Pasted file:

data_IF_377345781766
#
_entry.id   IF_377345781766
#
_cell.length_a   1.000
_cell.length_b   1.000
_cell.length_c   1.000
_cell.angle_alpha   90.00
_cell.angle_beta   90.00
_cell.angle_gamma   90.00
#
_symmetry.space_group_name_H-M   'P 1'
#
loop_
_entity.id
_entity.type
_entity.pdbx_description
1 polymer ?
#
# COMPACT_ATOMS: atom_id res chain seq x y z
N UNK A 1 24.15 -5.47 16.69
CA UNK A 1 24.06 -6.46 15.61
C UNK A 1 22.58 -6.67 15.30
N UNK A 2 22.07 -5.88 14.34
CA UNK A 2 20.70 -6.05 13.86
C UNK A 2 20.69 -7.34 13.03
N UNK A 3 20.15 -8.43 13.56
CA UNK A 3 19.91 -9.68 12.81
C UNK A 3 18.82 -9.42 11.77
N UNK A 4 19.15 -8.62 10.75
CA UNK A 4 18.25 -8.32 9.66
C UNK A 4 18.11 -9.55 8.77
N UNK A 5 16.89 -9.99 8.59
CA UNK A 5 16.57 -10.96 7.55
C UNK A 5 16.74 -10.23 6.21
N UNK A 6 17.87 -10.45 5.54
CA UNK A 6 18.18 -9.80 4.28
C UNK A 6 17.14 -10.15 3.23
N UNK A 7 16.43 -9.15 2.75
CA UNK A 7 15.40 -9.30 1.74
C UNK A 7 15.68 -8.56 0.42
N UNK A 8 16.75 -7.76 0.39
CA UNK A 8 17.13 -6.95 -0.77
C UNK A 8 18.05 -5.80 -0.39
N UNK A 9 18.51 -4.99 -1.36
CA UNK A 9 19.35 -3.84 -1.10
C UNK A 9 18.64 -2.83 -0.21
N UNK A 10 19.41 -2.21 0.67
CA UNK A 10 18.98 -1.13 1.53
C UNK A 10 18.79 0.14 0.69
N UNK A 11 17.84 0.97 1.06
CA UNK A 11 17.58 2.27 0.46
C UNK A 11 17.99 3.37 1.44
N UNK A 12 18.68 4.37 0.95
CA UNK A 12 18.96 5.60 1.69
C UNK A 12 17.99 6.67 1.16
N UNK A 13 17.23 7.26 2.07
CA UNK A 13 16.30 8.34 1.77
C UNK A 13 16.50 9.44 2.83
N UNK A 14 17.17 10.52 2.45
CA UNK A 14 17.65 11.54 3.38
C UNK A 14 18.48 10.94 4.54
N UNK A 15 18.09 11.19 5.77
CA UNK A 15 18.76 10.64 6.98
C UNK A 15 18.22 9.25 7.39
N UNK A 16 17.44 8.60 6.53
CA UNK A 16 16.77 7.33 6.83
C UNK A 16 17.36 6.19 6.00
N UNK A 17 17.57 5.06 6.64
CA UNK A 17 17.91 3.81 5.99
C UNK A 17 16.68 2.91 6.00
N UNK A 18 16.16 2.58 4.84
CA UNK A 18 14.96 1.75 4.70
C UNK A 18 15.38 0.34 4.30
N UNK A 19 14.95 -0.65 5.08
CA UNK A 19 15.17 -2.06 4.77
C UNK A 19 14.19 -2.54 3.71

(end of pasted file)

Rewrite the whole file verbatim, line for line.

data_IF_377345781766
#
_entry.id   IF_377345781766
#
_cell.length_a   1.000
_cell.length_b   1.000
_cell.length_c   1.000
_cell.angle_alpha   90.00
_cell.angle_beta   90.00
_cell.angle_gamma   90.00
#
_symmetry.space_group_name_H-M   'P 1'
#
loop_
_entity.id
_entity.type
_entity.pdbx_description
1 polymer ?
#
# COMPACT_ATOMS: atom_id res chain seq x y z
N UNK A 1 24.15 -5.47 16.69
CA UNK A 1 24.06 -6.46 15.61
C UNK A 1 22.58 -6.67 15.30
N UNK A 2 22.07 -5.88 14.34
CA UNK A 2 20.70 -6.05 13.86
C UNK A 2 20.69 -7.34 13.03
N UNK A 3 20.15 -8.43 13.56
CA UNK A 3 19.91 -9.68 12.81
C UNK A 3 18.82 -9.42 11.77
N UNK A 4 19.15 -8.62 10.75
CA UNK A 4 18.25 -8.32 9.66
C UNK A 4 18.11 -9.55 8.77
N UNK A 5 16.89 -9.99 8.59
CA UNK A 5 16.57 -10.96 7.55
C UNK A 5 16.74 -10.23 6.21
N UNK A 6 17.87 -10.45 5.54
CA UNK A 6 18.18 -9.80 4.28
C UNK A 6 17.14 -10.15 3.23
N UNK A 7 16.43 -9.15 2.75
CA UNK A 7 15.40 -9.30 1.74
C UNK A 7 15.68 -8.56 0.42
N UNK A 8 16.75 -7.76 0.39
CA UNK A 8 17.13 -6.95 -0.77
C UNK A 8 18.05 -5.80 -0.39
N UNK A 9 18.51 -4.99 -1.36
CA UNK A 9 19.35 -3.84 -1.10
C UNK A 9 18.64 -2.83 -0.21
N UNK A 10 19.41 -2.21 0.67
CA UNK A 10 18.98 -1.13 1.53
C UNK A 10 18.79 0.14 0.69
N UNK A 11 17.84 0.97 1.06
CA UNK A 11 17.58 2.27 0.46
C UNK A 11 17.99 3.37 1.44
N UNK A 12 18.68 4.37 0.95
CA UNK A 12 18.96 5.60 1.69
C UNK A 12 17.99 6.67 1.16
N UNK A 13 17.23 7.26 2.07
CA UNK A 13 16.30 8.34 1.77
C UNK A 13 16.50 9.44 2.83
N UNK A 14 17.17 10.52 2.45
CA UNK A 14 17.65 11.54 3.38
C UNK A 14 18.48 10.94 4.54
N UNK A 15 18.09 11.19 5.77
CA UNK A 15 18.76 10.64 6.98
C UNK A 15 18.22 9.25 7.39
N UNK A 16 17.44 8.60 6.53
CA UNK A 16 16.77 7.33 6.83
C UNK A 16 17.36 6.19 6.00
N UNK A 17 17.57 5.06 6.64
CA UNK A 17 17.91 3.81 5.99
C UNK A 17 16.68 2.91 6.00
N UNK A 18 16.16 2.58 4.84
CA UNK A 18 14.96 1.75 4.70
C UNK A 18 15.38 0.34 4.30
N UNK A 19 14.95 -0.65 5.08
CA UNK A 19 15.17 -2.06 4.77
C UNK A 19 14.19 -2.54 3.71